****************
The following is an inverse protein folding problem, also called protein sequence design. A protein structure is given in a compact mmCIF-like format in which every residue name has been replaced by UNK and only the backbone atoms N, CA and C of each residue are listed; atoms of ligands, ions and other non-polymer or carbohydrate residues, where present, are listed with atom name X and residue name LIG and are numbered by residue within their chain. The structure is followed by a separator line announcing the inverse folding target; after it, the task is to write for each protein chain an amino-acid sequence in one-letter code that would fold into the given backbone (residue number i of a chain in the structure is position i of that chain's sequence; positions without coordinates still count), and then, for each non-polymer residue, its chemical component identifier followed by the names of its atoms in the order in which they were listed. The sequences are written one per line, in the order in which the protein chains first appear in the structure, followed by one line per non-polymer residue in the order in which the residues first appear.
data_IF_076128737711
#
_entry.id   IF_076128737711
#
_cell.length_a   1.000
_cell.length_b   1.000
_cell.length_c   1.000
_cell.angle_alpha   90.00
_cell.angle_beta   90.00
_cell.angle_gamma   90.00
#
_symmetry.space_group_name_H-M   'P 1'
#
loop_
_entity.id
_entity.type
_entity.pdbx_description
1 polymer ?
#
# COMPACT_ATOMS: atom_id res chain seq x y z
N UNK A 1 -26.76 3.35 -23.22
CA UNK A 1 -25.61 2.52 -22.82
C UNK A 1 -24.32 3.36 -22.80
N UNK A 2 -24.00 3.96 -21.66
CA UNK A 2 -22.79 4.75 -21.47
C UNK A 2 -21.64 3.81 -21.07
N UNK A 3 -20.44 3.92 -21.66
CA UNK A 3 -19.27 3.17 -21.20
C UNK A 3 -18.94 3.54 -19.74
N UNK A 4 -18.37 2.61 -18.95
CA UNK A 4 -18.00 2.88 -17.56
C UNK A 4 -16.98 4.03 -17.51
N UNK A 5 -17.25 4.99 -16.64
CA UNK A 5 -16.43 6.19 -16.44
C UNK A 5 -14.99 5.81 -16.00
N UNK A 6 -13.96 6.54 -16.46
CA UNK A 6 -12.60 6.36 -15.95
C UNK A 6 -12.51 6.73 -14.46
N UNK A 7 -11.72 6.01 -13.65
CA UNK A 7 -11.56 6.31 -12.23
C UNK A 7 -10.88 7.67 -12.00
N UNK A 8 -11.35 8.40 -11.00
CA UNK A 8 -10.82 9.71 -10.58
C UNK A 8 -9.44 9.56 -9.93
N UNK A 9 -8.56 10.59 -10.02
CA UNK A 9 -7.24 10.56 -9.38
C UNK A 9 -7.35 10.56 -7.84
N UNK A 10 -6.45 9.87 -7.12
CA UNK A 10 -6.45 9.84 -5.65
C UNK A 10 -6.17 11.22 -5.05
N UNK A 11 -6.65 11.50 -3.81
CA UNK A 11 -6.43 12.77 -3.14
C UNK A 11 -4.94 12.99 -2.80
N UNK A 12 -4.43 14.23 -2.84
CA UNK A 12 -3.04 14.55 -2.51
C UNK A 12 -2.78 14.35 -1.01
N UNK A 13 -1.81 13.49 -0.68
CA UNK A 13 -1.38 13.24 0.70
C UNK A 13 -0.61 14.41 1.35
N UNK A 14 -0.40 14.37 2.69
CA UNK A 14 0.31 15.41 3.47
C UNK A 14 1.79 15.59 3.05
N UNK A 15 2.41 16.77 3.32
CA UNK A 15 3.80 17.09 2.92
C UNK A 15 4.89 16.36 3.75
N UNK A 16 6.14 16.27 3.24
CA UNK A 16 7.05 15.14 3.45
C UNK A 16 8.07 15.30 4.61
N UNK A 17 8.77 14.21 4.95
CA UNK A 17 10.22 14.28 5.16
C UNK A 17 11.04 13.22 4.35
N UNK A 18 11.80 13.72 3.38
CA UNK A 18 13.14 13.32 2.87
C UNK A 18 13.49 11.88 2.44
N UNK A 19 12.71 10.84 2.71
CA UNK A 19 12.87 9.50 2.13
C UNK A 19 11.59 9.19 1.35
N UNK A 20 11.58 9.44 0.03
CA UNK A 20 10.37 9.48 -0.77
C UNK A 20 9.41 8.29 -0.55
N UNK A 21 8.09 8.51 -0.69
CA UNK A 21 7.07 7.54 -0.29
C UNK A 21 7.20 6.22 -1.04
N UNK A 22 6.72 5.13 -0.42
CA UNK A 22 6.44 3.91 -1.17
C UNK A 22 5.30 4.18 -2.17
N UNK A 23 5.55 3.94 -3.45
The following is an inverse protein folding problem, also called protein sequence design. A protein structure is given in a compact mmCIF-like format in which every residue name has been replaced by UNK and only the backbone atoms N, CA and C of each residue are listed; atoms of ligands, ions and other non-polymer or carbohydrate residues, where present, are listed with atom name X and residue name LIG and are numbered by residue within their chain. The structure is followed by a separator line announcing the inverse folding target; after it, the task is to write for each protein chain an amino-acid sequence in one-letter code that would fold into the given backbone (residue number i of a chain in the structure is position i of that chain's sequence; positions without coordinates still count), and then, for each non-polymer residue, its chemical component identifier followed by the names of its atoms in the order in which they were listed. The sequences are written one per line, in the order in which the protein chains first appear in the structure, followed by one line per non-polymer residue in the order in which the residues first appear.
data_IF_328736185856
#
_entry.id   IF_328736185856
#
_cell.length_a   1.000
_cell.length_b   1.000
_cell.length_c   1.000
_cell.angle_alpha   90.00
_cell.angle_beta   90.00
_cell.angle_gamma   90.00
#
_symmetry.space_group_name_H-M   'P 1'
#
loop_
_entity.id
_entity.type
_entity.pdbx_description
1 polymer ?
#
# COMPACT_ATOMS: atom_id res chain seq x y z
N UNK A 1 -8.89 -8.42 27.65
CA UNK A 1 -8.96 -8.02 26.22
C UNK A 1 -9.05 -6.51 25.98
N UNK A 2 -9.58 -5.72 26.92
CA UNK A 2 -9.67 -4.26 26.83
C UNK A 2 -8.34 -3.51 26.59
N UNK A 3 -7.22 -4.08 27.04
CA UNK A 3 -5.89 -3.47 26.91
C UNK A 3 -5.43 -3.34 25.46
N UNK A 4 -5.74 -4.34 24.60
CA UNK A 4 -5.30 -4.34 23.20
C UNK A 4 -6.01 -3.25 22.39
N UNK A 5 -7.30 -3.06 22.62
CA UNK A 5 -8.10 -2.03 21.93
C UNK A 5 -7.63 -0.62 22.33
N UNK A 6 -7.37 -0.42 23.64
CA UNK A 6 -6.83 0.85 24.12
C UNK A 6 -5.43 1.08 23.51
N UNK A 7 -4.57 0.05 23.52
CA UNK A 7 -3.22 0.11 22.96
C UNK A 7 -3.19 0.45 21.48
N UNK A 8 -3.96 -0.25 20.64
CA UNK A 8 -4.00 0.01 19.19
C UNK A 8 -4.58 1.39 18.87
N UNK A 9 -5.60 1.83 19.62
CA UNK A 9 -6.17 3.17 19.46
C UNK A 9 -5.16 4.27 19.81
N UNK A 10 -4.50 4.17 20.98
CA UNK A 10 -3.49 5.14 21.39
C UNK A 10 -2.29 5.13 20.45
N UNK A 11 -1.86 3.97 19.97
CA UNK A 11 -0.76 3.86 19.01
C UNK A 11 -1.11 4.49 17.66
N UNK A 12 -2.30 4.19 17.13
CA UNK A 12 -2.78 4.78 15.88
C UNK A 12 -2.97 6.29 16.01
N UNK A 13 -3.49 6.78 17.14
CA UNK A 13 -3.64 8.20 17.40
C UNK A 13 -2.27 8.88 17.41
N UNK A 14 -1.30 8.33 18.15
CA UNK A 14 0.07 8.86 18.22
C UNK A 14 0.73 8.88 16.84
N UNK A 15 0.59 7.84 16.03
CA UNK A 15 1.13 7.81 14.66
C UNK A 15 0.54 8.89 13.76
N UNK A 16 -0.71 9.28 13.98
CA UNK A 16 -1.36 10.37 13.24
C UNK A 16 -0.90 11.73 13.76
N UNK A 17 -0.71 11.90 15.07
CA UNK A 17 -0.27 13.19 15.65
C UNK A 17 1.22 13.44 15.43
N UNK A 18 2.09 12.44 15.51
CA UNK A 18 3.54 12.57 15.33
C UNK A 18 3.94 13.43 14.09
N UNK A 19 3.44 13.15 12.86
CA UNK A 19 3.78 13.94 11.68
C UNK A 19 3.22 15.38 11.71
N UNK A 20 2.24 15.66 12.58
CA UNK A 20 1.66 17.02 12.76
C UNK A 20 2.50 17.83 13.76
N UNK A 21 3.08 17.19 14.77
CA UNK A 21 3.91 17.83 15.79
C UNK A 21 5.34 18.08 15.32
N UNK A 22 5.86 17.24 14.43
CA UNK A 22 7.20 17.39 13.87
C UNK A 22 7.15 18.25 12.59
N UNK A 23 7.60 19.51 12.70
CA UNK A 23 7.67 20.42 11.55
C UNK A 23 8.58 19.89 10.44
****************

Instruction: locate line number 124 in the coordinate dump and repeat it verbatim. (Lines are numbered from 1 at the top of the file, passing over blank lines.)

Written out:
C UNK A 5 -7.63 -0.62 22.33